twenty-six.design

Jarrett Fuller's new essay on Graphic Design and Minimalism published by Eye on Design

Date April 7, 2021
Type Project
A revisionist graphic design history looking at the cultural implications of confusing simplicity with clarity.

Last week, Eye on Design published Jarrett’s latest essay, Graphic Designers Have Always Loved Minimalism. But At What Cost? The reported feature blends history, original reporting, and criticism to uncover graphic design’s obsession with minimalism and the cultural implications of this:

“Design is all about desire, but strangely this desire seems almost subject-less today, or at least lack-less;” wrote the art critic Hal Foster in his essay Design and Crime, a loose-reinterpretation of Loos’ essay. “That is, design seems to advance a new kind of narcissism, one that is all image and no interiority — an apotheosis of the subject that is also its potential disappearance.” This is the limit of the Modernist project and the blindspots of its creators. The very promise of modernism — its modularity and replicability — is what made it a convenient tool for capitalism, turning it into a style that helped usher in our current aesthetic blandness. In trying to be everything it becomes nothing. Call it modernism, flat design, or minimalism, but in the end, the variations on this style have evolved to primarily communicate an aesthetic, or a false idea of taste. Today, the message is the design itself.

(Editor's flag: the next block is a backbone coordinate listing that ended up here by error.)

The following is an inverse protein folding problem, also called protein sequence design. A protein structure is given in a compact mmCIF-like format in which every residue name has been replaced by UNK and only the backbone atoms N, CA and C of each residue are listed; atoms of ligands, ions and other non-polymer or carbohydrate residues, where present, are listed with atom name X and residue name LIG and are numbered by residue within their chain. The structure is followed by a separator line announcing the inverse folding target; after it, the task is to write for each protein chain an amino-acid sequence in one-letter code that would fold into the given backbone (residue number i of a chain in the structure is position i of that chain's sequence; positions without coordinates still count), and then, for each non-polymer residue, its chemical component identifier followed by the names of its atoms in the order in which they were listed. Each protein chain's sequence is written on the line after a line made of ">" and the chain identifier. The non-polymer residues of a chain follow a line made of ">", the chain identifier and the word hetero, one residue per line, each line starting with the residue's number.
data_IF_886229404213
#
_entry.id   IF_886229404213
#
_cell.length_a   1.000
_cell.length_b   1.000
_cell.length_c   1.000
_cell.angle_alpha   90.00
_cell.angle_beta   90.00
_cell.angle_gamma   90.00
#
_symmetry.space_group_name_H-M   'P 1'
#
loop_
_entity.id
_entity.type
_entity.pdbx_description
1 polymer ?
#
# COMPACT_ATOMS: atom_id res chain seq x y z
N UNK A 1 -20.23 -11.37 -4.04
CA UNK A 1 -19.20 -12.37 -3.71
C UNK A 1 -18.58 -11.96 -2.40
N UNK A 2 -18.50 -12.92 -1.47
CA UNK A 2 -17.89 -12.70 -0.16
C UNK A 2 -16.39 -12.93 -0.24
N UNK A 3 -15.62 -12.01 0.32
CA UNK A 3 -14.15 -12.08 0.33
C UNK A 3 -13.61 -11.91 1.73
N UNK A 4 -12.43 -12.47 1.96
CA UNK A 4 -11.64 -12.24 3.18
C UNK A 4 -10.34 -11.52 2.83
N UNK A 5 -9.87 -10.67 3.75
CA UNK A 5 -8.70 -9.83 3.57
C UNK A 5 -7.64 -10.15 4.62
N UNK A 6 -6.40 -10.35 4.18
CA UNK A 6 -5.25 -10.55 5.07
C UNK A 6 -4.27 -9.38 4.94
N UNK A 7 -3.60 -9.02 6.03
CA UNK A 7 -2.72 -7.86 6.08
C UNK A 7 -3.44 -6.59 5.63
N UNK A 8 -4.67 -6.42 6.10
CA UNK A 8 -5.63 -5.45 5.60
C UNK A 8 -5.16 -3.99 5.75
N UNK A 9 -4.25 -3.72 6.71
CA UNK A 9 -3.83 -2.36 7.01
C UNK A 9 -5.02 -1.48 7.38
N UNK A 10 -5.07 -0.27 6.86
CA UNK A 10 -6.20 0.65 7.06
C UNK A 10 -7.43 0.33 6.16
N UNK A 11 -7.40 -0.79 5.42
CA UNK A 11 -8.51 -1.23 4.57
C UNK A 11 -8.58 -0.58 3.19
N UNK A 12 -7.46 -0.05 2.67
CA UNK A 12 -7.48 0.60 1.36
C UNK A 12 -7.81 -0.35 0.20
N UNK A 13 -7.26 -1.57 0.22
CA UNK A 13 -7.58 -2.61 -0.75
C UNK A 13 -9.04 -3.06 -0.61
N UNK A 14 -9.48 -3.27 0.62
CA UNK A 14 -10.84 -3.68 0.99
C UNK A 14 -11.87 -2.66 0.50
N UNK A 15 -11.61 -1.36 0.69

This erases the vernacular of local cultures and the plurality of human experience — race, gender, class — reinforcing the myth that design decisions are neutral while creating aesthetic hierarchies of good and bad design. What started as a utopian ideal leading us into an egalitarian future, inevitably would become another system of oppression, pushing the tastes of the few onto the many. It should be no surprise that most of the names mentioned here were white and male. (And what of Adolf Loos? He was tried for pedophilia, so maybe he’s not the guy whose racist tastes we should be perpetuating.) To resist these narratives takes more than new maximalist logos, but that’d be a start. “If graphic design reflects the society we live in, it also plays a role in reflecting, perpetuating, and maintaining the social and cultural structures in which we operate,” wrote Jen Wang in an essay called Helvetica, Modernism and the Status Quo of Design. “We need to challenge the foundation of design practice, to contextualize the history and social role of design as a buttress to imperialism, and to create space in design education for broader explorations of design aesthetic.” In a moment where we are rethinking how we talk about design history, decolonizing the industry, and rethinking design’s relationship to power, perhaps this is also a chance to rethink the cultural signifiers we give to what we call “good design,” or why we value whitespace, or why we still think that less is always more. This could be the beginning of the pendulum swinging back. Until then, to crib the architect Robert Venturi: Less is a bore.